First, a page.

I should co­coa? Even a sweet treat can con­tain hid­den salt

The Sunday Post (Inverness) - - Advice -

Per­haps it’s be­cause the weather is slightly cooler but I was in the mood for a mug of co­coa.

As I browsed the jars of hot choco­late at the local su­per­mar­ket, I idly glanced at the nu­tri­tion la­bel.

Fair enough – I ex­pected the su­gar con­tent to be high. It was – but we’re all al­lowed treats now and then.

But what sur­prised me was the amount of salt – one gram per 100g.

I worked out that the large mug I wanted for elevenses would con­tain one tenth of the rec­om­mended daily limit. It doesn’t seem that much, does it? But with the amount of salt which is sneaked into our food – in un­ex­pected places like hot choco­late – it can quickly add up.

In 2002 the av­er­age daily salt in­take in this country was 9.5g.

A decade later, we’d thank­fully managed to re­duce that to 8.1g per per­son.

It doesn’t sound much like we’re mov­ing in the right di­rec­tion. And it’s much needed.

A high salt in­take is as­so­ci­ated with high blood pres­sure, which can lead to stroke, heart at­tack and heart fail­ure.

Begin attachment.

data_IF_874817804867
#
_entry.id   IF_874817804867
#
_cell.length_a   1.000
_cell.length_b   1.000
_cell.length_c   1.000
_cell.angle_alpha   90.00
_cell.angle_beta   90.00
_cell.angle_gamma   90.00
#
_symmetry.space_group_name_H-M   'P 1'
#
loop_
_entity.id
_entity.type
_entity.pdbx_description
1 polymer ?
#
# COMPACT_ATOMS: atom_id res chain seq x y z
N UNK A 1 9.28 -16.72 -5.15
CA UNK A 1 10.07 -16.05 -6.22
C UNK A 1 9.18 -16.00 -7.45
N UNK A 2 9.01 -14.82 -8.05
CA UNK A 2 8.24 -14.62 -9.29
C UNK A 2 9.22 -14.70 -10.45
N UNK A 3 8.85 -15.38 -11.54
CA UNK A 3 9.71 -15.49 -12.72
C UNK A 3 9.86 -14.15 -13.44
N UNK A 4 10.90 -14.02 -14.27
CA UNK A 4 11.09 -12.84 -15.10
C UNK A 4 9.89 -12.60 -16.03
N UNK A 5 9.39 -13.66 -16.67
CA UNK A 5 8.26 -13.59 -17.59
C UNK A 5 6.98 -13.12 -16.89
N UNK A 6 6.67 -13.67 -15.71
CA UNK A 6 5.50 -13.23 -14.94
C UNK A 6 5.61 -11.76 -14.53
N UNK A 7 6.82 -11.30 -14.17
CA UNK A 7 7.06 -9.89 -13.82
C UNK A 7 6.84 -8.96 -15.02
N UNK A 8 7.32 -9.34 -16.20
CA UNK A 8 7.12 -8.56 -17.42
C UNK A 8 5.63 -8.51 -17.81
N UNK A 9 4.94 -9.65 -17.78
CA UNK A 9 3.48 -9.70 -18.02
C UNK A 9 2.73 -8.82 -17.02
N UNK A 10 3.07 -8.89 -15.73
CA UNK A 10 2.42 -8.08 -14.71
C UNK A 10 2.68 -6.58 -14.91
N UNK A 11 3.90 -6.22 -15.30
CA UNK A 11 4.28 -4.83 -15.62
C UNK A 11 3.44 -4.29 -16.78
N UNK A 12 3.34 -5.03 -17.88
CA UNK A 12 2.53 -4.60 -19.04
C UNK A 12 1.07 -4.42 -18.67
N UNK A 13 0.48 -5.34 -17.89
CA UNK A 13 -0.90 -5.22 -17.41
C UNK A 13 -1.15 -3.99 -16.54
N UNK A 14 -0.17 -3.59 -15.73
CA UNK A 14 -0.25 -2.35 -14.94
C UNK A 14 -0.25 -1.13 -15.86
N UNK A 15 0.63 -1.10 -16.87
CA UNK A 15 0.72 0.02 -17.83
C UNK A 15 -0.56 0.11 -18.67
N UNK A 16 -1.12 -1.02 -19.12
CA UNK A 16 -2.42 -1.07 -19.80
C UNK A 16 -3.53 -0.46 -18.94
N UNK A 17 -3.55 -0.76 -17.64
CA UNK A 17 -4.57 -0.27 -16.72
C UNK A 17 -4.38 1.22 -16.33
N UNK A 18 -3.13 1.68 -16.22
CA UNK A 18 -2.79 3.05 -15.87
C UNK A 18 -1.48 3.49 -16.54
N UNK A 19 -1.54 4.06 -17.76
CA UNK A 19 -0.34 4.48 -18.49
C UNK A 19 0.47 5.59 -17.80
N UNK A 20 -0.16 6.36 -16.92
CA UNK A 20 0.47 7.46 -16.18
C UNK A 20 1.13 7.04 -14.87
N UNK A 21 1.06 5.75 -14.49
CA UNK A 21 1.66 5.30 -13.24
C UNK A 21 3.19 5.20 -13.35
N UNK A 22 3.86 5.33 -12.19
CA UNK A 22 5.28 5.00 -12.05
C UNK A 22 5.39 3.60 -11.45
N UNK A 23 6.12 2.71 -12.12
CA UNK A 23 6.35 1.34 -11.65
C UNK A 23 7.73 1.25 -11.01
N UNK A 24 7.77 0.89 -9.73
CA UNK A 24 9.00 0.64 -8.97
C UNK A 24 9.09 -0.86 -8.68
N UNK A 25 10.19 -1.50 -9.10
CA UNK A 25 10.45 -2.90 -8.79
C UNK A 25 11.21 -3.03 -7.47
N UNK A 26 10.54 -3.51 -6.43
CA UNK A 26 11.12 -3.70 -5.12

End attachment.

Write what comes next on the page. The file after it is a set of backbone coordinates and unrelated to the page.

That small re­duc­tion of 1.4g per per­son?

That’s thought to have saved around 8500 lives per year.

Ex­perts reckon it has re­duced heart-re­lated health prob­lems in 20,000 peo­ple ev­ery year.

The im­prove­ment in our health is mea­sur­able, and it’s less strain on our be­lea­guered NHS, too.

Re­duc­ing your own salt in­take means you can pre­vent or re­duce high blood pres­sure, so it’s worth keeping it down to less than 6g – about a tea­spoon – per day.

But as the hot choco­late demon­strates, this is dif­fi­cult given salt, the great preser­va­tive, is in­cluded in so much of the processed food we buy.

So keep an eye on the nu­tri­tion la­bels, most of which have the handy wee traf­fic light sys­tem on them.

Things like soy sauce, pick­les and ketchup can con­tain a wor­ry­ingly high level of salt, so be care­ful with them.

Stock cubes are salty too – so you might not want to add too many when mak­ing soup.

Herbs and spices are a tasty al­ter­na­tive.

You might feel you “need” salt – but your sense of taste will ad­just.

It only takes a few weeks – so stick with it.

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